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Rapid and Accurate Structure-Based Therapeutic Peptide Design using GPU Accelerated Thermodynamic Integration.

Proteins. 2018 Dec 06;:

Authors: Garton M, Corbi-Verge C, Hu Y, Nim S, Tarasova N, Sherborne B, Kim PM

Abstract
Peptide-based therapeutics are an alternative to small molecule drugs as they offer superior specificity, lower toxicity and easy synthesis. Here we present an approach that leverages the dramatic performance increase afforded by the recent arrival of GPU accelerated thermodynamic integration (TI). GPU TI facilitates very fast, highly accurate binding affinity optimization of peptides against therapeutic targets. We benchmarked TI predictions using published peptide binding optimization studies. Prediction of mutations involving charged side-chains was found to be less accurate than for non-charged, and use of a more complex 3-step TI protocol was found to boost accuracy in these cases. Using the 3-step protocol for non-charged side-chains either had no effect or was detrimental. We use the benchmarked pipeline to optimize a peptide binding to our recently discovered cancer target: EME1. TI calculations predict beneficial mutations using both canonical and non-canonical amino acids. We validate these predictions using fluorescence polarization and confirm that binding affinity is increased. We further demonstrate that this increase translates to a significant reduction in pancreatic cancer cell viability. This article is protected by copyright. All rights reserved.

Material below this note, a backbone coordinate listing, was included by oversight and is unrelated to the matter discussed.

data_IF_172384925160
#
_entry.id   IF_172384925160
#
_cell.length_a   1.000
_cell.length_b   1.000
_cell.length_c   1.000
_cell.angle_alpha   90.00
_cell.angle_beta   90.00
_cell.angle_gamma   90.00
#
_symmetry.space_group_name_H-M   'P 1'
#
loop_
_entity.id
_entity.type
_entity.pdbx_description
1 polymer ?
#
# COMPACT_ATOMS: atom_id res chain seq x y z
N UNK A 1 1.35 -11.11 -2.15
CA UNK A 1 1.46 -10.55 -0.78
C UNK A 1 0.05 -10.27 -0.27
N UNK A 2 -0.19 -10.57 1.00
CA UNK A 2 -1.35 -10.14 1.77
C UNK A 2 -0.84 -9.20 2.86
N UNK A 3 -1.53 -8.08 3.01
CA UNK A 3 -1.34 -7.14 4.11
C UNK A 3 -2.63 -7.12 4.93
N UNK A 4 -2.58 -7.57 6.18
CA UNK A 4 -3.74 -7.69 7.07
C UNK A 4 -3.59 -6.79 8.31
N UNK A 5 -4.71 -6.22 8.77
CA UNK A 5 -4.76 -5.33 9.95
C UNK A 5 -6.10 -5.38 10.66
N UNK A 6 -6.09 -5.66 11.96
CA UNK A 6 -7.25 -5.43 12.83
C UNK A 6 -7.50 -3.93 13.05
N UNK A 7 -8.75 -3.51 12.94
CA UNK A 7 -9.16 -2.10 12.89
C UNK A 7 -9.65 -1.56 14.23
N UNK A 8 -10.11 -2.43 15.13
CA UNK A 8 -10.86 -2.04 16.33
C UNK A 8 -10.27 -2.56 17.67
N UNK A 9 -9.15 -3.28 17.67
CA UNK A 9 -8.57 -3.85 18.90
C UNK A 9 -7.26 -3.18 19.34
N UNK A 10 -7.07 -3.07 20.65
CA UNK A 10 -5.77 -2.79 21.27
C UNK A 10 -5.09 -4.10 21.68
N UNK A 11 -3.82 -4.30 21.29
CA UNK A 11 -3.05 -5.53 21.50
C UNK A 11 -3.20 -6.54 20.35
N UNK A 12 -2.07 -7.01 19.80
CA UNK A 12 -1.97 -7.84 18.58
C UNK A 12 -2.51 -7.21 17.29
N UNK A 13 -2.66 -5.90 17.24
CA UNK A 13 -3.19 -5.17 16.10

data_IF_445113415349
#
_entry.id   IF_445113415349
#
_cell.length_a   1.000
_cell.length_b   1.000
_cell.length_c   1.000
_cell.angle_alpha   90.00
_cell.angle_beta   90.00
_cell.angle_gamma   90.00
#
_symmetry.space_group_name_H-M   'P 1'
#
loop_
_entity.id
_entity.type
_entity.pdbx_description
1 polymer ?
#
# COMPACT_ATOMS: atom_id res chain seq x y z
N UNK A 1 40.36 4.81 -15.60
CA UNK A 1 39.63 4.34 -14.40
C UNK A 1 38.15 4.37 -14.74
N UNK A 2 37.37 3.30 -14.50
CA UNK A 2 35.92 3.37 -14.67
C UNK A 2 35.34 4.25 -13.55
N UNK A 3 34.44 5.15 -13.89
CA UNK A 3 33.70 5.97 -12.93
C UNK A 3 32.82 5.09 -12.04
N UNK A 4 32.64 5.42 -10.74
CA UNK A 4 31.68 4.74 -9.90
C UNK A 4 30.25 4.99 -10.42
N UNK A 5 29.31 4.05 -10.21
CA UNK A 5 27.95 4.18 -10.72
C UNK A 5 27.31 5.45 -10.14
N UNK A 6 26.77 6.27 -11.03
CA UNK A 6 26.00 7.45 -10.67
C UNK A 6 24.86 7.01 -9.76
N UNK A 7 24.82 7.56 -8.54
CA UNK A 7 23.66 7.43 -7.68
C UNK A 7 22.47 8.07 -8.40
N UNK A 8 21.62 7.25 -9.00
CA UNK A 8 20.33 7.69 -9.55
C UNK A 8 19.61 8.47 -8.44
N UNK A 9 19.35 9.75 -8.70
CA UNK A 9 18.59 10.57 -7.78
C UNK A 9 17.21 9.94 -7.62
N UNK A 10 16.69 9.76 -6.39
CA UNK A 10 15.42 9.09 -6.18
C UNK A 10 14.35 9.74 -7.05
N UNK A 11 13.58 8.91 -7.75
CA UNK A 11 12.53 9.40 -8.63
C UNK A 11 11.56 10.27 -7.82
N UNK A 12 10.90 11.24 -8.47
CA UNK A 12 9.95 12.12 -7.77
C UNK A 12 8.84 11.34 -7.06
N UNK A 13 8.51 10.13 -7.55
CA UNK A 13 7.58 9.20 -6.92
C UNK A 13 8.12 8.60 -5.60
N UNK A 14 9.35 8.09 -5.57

PMID: 30520126 [PubMed - as supplied by publisher]



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A chemical defence against phage infection.

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A chemical defence against phage infection.

Nature. 2018 Dec 05;:

Authors: Kronheim S, Daniel-Ivad M, Duan Z, Hwang S, Wong AI, Mantel I, Nodwell JR, Maxwell KL

Abstract
The arms race between bacteria and the phages that infect them drives the continual evolution of diverse anti-phage defences. Previously described anti-phage systems have highly varied defence mechanisms1-11; however, all mechanisms rely on protein components to mediate defence. Here we report a chemical anti-phage defence system that is widespread in Streptomyces. We show that three naturally produced molecules that insert into DNA are able to block phage replication, whereas molecules that target DNA by other mechanisms do not. Because double-stranded DNA phages are the most numerous group in the biosphere and the production of secondary metabolites by bacteria is ubiquitous12, this mechanism of anti-phage defence probably has a major evolutionary role in shaping bacterial communities.

PMID: 30518855 [PubMed - as supplied by publisher]



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Potent Cas9 Inhibition in Bacterial and Human Cells by AcrIIC4 and AcrIIC5 Anti-CRISPR Proteins.

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Potent Cas9 Inhibition in Bacterial and Human Cells by AcrIIC4 and AcrIIC5 Anti-CRISPR Proteins.

MBio. 2018 12 04;9(6):

Authors: Lee J, Mir A, Edraki A, Garcia B, Amrani N, Lou HE, Gainetdinov I, Pawluk A, Ibraheim R, Gao XD, Liu P, Davidson AR, Maxwell KL, Sontheimer EJ

Abstract